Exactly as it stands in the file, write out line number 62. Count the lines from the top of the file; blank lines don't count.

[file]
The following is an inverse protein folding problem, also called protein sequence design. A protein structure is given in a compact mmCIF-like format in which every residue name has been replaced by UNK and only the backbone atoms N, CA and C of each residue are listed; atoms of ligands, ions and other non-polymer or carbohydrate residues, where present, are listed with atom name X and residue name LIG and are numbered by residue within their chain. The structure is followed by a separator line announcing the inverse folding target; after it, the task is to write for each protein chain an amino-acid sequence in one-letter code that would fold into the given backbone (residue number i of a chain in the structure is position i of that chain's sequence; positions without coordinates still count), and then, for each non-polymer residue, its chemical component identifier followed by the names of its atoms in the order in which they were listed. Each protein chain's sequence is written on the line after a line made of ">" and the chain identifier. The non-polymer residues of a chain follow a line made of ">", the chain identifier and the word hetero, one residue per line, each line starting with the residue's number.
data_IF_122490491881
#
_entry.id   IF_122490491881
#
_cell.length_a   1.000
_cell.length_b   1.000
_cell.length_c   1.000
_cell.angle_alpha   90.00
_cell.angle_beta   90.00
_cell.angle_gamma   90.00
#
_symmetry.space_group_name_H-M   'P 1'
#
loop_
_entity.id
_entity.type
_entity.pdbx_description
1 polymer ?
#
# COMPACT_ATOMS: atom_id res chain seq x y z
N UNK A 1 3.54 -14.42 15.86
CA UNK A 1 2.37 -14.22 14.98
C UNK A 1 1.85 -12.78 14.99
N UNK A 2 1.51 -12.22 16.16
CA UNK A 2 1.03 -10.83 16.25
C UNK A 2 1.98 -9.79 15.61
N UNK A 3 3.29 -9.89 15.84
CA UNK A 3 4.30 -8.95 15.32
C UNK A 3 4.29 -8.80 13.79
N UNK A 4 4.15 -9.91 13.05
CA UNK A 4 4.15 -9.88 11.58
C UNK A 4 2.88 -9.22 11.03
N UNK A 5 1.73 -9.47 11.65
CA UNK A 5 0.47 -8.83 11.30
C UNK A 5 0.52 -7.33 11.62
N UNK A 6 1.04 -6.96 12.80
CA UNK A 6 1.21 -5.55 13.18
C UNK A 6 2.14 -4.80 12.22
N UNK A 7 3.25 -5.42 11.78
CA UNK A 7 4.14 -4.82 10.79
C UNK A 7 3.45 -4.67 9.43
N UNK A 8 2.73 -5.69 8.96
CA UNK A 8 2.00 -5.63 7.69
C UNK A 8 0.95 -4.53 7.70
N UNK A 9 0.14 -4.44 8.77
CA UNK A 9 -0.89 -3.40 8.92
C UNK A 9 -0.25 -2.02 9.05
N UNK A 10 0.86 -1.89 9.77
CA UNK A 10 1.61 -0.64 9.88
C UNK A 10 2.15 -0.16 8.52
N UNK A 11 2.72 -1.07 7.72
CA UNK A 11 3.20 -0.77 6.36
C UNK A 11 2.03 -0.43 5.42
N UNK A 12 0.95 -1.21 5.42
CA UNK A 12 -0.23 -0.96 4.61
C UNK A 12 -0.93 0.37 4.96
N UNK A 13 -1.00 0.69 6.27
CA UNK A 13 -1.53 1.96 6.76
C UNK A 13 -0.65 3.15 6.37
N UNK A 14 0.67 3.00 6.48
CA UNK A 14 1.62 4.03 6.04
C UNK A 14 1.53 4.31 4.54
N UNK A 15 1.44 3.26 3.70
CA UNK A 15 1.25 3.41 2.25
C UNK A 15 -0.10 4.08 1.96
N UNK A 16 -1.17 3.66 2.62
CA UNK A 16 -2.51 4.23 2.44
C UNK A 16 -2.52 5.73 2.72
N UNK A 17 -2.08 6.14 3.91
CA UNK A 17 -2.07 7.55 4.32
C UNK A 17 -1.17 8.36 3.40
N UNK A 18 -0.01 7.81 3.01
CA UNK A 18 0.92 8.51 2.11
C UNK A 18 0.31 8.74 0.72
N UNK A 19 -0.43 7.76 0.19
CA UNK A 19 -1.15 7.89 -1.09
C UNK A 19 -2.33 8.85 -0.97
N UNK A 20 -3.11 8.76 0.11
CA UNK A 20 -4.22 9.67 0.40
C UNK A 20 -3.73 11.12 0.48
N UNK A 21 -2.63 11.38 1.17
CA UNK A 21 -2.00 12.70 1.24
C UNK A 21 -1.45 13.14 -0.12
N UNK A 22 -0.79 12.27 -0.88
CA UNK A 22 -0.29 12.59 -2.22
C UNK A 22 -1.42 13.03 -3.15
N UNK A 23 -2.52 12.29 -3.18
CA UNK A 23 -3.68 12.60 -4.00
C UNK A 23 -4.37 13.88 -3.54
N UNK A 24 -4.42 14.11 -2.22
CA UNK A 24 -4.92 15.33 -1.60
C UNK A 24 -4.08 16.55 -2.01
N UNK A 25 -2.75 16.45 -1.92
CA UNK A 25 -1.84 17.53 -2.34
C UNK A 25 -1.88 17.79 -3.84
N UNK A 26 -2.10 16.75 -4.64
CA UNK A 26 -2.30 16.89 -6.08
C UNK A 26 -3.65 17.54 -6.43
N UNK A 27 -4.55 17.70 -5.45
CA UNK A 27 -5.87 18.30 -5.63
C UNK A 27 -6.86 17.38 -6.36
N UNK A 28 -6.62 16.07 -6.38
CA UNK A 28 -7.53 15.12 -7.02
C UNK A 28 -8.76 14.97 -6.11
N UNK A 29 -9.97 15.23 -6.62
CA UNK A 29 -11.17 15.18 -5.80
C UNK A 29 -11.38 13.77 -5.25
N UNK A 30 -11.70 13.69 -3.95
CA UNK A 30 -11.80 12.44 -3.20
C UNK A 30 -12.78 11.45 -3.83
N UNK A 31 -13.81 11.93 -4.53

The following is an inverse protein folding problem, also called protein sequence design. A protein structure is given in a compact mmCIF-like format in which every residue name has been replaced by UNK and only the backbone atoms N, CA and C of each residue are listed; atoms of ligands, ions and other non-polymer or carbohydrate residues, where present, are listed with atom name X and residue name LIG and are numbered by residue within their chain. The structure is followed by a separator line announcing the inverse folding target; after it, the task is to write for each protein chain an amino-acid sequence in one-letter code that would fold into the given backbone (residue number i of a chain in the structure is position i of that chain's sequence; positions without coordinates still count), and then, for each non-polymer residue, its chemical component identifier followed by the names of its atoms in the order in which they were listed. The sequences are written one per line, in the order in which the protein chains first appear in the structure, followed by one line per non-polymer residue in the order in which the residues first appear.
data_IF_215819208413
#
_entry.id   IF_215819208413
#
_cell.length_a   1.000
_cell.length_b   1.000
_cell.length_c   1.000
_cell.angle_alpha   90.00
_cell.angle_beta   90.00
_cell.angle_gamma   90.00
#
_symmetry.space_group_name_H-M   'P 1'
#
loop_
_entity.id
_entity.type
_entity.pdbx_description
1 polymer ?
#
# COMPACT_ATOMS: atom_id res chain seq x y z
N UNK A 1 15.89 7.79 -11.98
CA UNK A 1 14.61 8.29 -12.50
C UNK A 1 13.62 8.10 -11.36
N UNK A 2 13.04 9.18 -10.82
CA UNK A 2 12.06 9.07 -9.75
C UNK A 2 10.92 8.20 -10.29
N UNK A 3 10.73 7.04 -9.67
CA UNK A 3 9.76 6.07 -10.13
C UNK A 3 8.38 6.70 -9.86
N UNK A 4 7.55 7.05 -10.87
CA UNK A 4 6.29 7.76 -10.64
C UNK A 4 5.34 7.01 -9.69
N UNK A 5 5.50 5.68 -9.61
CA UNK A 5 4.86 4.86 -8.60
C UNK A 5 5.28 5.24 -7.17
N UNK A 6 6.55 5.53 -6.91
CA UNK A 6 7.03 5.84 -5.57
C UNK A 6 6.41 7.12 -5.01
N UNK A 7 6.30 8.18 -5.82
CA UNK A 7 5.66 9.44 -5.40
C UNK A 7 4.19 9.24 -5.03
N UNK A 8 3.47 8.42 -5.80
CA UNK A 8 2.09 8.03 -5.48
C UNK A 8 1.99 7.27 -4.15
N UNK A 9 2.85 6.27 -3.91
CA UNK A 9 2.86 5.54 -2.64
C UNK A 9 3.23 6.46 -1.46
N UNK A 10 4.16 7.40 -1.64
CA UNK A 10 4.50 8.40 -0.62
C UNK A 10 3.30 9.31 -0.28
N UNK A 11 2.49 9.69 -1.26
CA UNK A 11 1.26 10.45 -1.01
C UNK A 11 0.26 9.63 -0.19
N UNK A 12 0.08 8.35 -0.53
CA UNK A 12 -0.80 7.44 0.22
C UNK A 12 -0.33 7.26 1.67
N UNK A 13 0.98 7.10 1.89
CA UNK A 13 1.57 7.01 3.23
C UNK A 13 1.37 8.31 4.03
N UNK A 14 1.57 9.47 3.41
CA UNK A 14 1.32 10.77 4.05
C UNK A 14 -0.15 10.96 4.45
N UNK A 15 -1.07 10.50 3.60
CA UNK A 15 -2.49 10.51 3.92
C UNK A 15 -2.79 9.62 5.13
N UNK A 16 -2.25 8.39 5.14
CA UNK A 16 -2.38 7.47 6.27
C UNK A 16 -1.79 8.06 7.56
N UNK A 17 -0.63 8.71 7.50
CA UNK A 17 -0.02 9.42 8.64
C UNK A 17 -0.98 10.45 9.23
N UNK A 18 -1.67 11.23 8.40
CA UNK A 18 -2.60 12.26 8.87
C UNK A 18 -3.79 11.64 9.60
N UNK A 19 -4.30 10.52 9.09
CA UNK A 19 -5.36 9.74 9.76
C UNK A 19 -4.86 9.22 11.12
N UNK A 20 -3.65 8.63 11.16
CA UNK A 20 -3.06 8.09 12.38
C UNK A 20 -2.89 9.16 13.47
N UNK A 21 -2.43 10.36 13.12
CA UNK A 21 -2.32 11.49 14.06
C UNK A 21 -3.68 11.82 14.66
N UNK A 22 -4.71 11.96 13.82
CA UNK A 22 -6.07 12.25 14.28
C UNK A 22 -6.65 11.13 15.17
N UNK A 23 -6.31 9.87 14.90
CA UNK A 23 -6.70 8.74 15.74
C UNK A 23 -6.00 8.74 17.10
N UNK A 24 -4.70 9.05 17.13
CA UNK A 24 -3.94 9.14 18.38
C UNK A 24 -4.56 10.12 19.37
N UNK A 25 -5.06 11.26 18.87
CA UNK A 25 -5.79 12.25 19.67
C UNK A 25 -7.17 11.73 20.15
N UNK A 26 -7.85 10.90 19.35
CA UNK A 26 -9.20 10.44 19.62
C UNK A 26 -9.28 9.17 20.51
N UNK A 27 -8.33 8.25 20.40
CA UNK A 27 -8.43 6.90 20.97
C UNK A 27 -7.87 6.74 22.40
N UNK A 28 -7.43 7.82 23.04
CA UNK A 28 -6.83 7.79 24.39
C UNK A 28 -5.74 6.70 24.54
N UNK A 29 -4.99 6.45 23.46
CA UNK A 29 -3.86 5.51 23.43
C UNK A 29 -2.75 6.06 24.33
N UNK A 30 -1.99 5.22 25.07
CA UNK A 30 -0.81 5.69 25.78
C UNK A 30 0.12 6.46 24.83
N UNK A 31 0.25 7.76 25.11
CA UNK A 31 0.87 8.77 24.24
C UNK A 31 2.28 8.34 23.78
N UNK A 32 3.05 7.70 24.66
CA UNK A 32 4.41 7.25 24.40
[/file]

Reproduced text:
CA UNK A 14 1.62 4.03 6.04